Expressing the two main keywords — Western and modern — Soong’s wardrobe was brimming with Occidental-styled tailored jackets and coats. It was also the reflection of the then young elite carving out a path of their own in China’s republican society. At the time, many affluent Chinese families would send their children off to study abroad and educate themselves on so-called “Western concepts” such as “modernization”. The early 20th Century in China was the era in exemplum supporting the empowerment and emancipation of women; as scholar Zhou Jinghao puts it in her 2003 essay for the Journal Of International Women’s Studies:
The establishment of the Republic of China (1912-1949) was a significant step toward women’s liberation. After the republican government settled in Nanjing in 1927, the Chinese government made some efforts in improving women’s status. The government introduced some legislation, offering Chinese women more legal rights in education, marriage, education, and property. In the 1930s, the new government established legislation to grant women property and marriage rights. […]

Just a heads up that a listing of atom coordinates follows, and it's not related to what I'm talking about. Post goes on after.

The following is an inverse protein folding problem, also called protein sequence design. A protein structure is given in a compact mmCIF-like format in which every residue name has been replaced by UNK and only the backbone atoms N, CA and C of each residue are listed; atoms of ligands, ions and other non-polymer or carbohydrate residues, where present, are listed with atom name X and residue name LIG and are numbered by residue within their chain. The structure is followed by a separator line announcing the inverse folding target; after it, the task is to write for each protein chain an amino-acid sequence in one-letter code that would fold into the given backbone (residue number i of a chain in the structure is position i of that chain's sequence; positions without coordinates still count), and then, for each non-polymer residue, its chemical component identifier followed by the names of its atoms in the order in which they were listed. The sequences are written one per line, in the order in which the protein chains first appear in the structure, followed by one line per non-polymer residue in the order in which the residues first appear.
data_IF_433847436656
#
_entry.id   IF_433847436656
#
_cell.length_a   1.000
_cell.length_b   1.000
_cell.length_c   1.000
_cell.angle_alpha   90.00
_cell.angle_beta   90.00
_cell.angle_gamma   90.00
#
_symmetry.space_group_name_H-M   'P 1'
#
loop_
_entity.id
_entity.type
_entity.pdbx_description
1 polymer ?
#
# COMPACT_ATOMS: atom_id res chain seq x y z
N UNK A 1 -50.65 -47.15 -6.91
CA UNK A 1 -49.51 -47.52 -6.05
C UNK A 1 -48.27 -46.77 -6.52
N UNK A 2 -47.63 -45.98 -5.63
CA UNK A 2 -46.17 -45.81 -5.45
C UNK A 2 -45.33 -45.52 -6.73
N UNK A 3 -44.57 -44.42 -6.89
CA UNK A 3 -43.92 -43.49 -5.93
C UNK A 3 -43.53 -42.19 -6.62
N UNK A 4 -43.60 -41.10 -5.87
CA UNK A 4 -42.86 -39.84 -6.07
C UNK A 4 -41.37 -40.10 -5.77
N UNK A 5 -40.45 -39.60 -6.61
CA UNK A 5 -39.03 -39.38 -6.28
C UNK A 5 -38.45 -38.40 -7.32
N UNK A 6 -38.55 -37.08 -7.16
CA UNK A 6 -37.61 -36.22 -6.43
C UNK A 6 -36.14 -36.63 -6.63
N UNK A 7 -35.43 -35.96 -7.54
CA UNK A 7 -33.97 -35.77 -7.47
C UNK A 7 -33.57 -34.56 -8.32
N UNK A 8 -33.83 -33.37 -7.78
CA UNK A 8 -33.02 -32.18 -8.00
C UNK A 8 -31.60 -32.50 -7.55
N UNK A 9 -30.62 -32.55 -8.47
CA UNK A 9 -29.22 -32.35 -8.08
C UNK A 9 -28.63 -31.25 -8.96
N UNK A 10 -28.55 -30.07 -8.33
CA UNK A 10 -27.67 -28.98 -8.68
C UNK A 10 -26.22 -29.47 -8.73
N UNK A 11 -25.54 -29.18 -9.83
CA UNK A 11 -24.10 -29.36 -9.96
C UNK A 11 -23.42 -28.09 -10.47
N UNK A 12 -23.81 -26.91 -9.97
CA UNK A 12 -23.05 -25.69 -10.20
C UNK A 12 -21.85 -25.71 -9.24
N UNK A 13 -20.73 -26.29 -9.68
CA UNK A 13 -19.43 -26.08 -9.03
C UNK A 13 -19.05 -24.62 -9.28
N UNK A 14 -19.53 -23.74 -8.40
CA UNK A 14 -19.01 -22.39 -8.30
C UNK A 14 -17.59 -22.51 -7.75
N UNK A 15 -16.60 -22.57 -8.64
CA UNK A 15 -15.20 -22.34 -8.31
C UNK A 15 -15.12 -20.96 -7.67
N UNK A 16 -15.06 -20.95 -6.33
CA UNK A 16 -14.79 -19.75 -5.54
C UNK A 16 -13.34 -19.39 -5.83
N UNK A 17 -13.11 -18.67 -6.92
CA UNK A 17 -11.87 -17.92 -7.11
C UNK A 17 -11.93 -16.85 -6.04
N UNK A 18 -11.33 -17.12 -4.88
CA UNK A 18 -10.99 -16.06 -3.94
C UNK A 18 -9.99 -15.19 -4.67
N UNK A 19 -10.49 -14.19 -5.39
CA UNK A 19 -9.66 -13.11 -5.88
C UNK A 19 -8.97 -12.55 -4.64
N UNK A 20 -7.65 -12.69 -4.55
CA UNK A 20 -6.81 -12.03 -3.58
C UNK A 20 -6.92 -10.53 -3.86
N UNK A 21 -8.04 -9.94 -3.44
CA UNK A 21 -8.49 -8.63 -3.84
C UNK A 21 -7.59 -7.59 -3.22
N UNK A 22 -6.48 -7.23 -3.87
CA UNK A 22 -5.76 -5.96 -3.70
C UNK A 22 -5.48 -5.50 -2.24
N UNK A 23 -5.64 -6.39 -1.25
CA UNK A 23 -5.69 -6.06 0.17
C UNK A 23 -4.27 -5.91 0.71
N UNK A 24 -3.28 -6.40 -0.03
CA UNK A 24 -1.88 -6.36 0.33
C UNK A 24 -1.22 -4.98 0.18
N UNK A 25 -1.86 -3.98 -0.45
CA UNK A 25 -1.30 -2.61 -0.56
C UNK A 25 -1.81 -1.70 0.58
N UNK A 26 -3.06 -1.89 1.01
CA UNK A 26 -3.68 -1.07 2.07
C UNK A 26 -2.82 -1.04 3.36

Meanwhile, many women’s organizations campaigned for women’s liberation in public squares and called for changes in the social status of Chinese women, educational opportunities, and the elimination of concubines, prostitution, and feudal marriage in all forms. However, the new government had no intention of fundamentally changing the patriarchal system. In addition, all institutional reforms were hardly put into practice in most rural areas. Therefore, women’s liberation in the Republic Era actually achieved limited success and in some regions, none at all.